Japanese quinces or japonicas grow on a small shrub called chaenomeles. I thought that they were unrelated to my tree quinces which have a quite different name -cydonia oblonga, but I was wrong. They are related, a fact that becomes obvious when you taste jelly made from both fruit. Mrs Thrifty Household's jelly was much tarter than mine but the flavour was the same and as you can see the colour is identical.
Both are delicious.

Top shelf from left to right : pumpkin and quince chutney, chelly, real mincemeat (last year's), damson jelly, cherry plum jam, damson chutney
Bottom shelf from left to right: crab apple jelly, damson jelly, quince jelly, redcurrant and raspberry jam, whiskey and ginger rmarmalade

Do you know what I am most afraid of?
I am terrified that the next jar I add to my preserves shelf which is screwed to our garage wall, will be the one which causes it to fall crashing to the floor.
I am, therefore, going to remove my jars from the shelf and put them in the cupboard below. This means I will have to forgo the daily pleasure of seeing my lovely jars all lined up ready and waiting to be eaten.


Remember the Puffin postcards in this post (scroll down a bit) ?
These are a recent acquisition -Ladybird Postcards. I remember many of these Ladybird covers, but many are new to me. A lovely bit of nostalgia.

* The spell checker thingy tells me that manky is not a word and suggests I use panky instead.

Those Pesky American Cup Measurements

42

Monday, 10 October 2011

I know many of us in the British Isles find the whole cup thing confusing, annoying, or downright scary.
Although I find weighing to be much a more accurate method of measuring, I don't find cup measures at all difficult to use.


Having a set of US cup measures helps. I bought these in my local cookware shop. Supermarkets have them, M&S has them, Amazon has them.
There's a quarter cup measure, a third of a cup, half a cup and a whole cup.

A cup is 8 fluid ounces (approx 240 ml)
Half a cup is 4 fluid ounces (approx 120 ml)
A third of a cup is 2⅔  fluid ounces (approx 80 ml)
A quarter of a cup is 2 fluid ounces (approx 60 ml)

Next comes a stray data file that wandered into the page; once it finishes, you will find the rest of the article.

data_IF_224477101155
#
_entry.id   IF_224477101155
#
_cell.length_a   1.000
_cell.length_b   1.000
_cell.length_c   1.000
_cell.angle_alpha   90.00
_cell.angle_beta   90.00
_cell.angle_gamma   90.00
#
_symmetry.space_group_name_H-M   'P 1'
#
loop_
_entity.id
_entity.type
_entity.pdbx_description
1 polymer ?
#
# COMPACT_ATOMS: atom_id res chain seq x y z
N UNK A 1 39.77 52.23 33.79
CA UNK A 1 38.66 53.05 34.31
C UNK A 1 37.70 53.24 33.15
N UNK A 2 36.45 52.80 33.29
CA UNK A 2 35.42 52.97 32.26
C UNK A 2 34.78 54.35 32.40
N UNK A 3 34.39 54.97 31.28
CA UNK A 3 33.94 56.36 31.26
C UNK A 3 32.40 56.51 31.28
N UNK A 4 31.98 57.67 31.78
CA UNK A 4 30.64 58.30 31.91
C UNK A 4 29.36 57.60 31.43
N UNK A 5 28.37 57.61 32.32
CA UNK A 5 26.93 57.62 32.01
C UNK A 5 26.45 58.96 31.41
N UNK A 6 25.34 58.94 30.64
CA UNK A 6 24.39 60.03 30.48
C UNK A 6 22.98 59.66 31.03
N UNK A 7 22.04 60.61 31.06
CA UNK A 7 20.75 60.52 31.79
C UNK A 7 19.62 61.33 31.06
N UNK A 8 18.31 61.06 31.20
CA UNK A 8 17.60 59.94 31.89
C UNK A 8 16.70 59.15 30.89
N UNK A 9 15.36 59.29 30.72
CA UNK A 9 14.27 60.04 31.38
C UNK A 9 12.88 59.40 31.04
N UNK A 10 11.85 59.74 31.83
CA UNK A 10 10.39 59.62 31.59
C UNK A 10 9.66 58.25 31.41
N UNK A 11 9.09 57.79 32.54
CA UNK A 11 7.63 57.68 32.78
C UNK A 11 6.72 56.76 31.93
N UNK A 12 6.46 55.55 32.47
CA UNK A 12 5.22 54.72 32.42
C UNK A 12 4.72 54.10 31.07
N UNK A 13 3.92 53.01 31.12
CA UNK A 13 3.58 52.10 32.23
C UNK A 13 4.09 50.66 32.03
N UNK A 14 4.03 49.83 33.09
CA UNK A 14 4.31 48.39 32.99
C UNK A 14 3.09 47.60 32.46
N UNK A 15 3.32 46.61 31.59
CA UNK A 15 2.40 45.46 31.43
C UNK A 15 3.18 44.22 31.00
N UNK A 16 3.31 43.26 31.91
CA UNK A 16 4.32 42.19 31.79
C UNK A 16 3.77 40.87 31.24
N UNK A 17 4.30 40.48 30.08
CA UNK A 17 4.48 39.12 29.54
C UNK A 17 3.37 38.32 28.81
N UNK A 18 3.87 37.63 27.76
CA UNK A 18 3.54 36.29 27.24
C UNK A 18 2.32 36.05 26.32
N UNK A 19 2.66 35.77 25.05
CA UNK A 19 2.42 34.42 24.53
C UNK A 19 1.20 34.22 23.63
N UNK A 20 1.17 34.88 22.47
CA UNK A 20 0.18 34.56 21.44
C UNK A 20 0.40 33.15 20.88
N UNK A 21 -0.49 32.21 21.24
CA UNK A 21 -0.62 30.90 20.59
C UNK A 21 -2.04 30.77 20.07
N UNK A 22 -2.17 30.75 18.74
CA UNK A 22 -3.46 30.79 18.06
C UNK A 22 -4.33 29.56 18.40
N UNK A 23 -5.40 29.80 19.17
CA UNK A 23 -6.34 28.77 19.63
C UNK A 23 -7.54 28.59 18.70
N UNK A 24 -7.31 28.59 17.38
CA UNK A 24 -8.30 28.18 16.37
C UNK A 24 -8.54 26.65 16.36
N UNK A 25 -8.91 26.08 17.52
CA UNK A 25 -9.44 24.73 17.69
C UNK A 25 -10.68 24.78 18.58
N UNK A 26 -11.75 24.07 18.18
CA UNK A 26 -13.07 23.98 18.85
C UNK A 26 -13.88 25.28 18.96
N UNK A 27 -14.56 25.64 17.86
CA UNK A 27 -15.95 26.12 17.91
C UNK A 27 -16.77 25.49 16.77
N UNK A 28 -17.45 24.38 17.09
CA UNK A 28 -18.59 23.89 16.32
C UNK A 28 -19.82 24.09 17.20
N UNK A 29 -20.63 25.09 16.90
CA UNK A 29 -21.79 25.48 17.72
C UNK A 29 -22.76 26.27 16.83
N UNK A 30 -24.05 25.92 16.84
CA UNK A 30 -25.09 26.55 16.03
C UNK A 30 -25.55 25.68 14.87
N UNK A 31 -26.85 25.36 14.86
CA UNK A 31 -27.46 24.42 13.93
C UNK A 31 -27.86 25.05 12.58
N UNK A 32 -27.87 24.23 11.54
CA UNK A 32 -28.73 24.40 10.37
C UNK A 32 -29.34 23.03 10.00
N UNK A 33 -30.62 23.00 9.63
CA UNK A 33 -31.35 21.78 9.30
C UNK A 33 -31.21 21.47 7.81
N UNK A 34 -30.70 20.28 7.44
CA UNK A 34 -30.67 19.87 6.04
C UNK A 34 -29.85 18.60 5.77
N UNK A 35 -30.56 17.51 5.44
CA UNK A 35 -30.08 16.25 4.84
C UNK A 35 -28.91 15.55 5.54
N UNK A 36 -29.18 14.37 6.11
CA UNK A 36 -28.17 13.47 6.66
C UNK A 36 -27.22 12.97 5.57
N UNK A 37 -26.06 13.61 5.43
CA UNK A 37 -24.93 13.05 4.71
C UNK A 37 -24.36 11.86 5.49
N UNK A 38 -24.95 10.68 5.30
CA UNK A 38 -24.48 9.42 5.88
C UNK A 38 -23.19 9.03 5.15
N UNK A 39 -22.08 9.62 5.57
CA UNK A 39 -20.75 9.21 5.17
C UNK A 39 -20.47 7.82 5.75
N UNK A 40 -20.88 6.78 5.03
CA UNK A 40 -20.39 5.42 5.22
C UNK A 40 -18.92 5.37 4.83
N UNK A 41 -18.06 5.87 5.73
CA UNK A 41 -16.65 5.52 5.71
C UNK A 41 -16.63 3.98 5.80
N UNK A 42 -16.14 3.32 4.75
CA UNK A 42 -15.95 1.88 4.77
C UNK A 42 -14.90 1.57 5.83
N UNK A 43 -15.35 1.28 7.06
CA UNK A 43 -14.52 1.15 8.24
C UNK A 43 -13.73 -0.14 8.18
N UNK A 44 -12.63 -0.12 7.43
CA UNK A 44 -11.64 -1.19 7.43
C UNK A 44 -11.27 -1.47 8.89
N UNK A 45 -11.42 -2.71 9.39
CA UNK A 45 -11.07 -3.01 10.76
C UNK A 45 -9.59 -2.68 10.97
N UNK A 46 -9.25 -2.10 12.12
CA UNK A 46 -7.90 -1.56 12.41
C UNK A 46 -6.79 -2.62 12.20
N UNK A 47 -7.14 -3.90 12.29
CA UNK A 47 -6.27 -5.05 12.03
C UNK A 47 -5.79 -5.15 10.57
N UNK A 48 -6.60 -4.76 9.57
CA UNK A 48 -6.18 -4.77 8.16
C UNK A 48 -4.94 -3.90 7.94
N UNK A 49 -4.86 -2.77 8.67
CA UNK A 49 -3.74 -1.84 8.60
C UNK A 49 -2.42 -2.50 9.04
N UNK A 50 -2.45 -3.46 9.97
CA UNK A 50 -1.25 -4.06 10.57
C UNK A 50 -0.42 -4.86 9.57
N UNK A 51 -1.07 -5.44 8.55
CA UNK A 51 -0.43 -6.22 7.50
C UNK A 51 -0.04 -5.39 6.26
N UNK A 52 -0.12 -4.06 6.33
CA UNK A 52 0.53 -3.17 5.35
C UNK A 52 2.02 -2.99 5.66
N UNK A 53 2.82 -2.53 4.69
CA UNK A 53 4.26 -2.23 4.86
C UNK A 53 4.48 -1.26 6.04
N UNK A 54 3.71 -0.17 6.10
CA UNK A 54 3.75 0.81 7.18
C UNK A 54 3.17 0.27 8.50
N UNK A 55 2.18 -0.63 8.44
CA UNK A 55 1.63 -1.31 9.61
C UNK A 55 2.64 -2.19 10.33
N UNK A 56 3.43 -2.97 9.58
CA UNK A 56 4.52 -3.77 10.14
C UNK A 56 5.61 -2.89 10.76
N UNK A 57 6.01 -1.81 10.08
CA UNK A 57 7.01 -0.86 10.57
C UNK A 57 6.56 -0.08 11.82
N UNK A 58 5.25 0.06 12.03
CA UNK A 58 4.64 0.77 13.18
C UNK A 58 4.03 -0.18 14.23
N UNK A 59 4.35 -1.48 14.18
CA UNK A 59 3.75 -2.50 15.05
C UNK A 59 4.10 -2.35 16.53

It is worth remembering that in the US a pint is not 20 fl oz, but 16 fl oz. This was also the case in Britain up until the nineteenth century. If an American recipe calls for a quart (2 pints) of something it means 32 fl oz which is 4 cups or as near-as-damn-it 1 litre.

The reason it is difficult to give simple conversions for US cup measures is simple. It all depends on what you are measuring.













One cup of oats weighs just over 4 oz.


But one cup of demerara sugar weighs just over 8 oz.


How to Make Your Own Cup Measure in 10 Minutes

If you don't have a set of cup measures I am sure you will have a measuring jug which has imperial and metric measurements on it somewhere. If you have, then it is easy to make your own measuring cup or cups.

You need a plastic container which you can cut easily with scissors. It must be able to hold more than 8 fl oz of liquid. Something like a water bottle, a cream carton or milk carton. I used a large yogurt pot, the transparent kind with a removable card sleeve. This was for the sake of clarity in my pictures but I'm sure a  white pot would work just as well.


You also need a permanent marker and your measuring jug.



Pour 2 fl oz  (60 ml) of water into the jug. This is your quarter cup measure.



Pour the 2 fl oz water into your container, wait for the water to settle and carefully mark on the pot where the water level comes to. Do it on the other side of the pot too to make measuring easier. Or, if you have a steady hand mark all the way round. If you are using an opaque container you may need to set it somewhere level with the light behind in order to do mark it accurately.


Tip the 2 fl oz of water out before you add the next measurement (or you will get into a right old muddle).
Continue until you have marked all four cup measures on your container.

Trim the container down so that it can be used to measure one level cup.
NB trim really carefully, my yogurt pot split as I was cutting.


If you can be bothered it would be worth making individual cups for the smaller measures. I would use small yogurt pots for these.

Some American recipes call for butter measured in sticks. A US stick is a quarter of a pound or 4 oz. So, if, for example, the recipe calls for 1½ sticks it means 6 oz.

As for teaspoons and tablespoons, apparently there is a slight difference between UK and US spoons but  I've always used UK spoon measures with no problems.

I hope that helps someone, but honestly it is easier to just buy some measuring cups.